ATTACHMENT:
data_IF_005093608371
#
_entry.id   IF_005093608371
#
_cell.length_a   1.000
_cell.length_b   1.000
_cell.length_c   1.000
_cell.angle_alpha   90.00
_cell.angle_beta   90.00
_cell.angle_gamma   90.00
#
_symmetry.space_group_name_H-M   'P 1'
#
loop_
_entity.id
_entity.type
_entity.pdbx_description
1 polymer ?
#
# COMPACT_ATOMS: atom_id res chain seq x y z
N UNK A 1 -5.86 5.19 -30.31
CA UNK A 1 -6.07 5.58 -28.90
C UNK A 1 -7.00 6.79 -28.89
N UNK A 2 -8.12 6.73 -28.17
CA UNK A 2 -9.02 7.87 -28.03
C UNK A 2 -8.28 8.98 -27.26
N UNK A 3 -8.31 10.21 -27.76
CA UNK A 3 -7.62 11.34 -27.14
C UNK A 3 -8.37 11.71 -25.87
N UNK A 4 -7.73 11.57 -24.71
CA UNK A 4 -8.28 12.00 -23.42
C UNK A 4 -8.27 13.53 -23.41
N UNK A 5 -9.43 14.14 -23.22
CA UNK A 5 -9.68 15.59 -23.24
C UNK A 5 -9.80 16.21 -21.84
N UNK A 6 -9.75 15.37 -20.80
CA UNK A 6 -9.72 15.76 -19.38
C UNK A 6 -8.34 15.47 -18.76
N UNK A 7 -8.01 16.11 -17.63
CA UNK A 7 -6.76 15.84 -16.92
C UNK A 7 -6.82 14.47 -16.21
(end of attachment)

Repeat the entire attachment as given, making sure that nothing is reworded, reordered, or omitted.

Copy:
data_IF_005093608371
#
_entry.id   IF_005093608371
#
_cell.length_a   1.000
_cell.length_b   1.000
_cell.length_c   1.000
_cell.angle_alpha   90.00
_cell.angle_beta   90.00
_cell.angle_gamma   90.00
#
_symmetry.space_group_name_H-M   'P 1'
#
loop_
_entity.id
_entity.type
_entity.pdbx_description
1 polymer ?
#
# COMPACT_ATOMS: atom_id res chain seq x y z
N UNK A 1 -5.86 5.19 -30.31
CA UNK A 1 -6.07 5.58 -28.90
C UNK A 1 -7.00 6.79 -28.89
N UNK A 2 -8.12 6.73 -28.17
CA UNK A 2 -9.02 7.87 -28.03
C UNK A 2 -8.28 8.98 -27.26
N UNK A 3 -8.31 10.21 -27.76
CA UNK A 3 -7.62 11.34 -27.14
C UNK A 3 -8.37 11.71 -25.87
N UNK A 4 -7.73 11.57 -24.71
CA UNK A 4 -8.28 12.00 -23.42
C UNK A 4 -8.27 13.53 -23.41
N UNK A 5 -9.43 14.14 -23.22
CA UNK A 5 -9.68 15.59 -23.24
C UNK A 5 -9.80 16.21 -21.84
N UNK A 6 -9.75 15.37 -20.80
CA UNK A 6 -9.72 15.76 -19.38
C UNK A 6 -8.34 15.47 -18.76
N UNK A 7 -8.01 16.11 -17.63
CA UNK A 7 -6.76 15.84 -16.92
C UNK A 7 -6.82 14.47 -16.21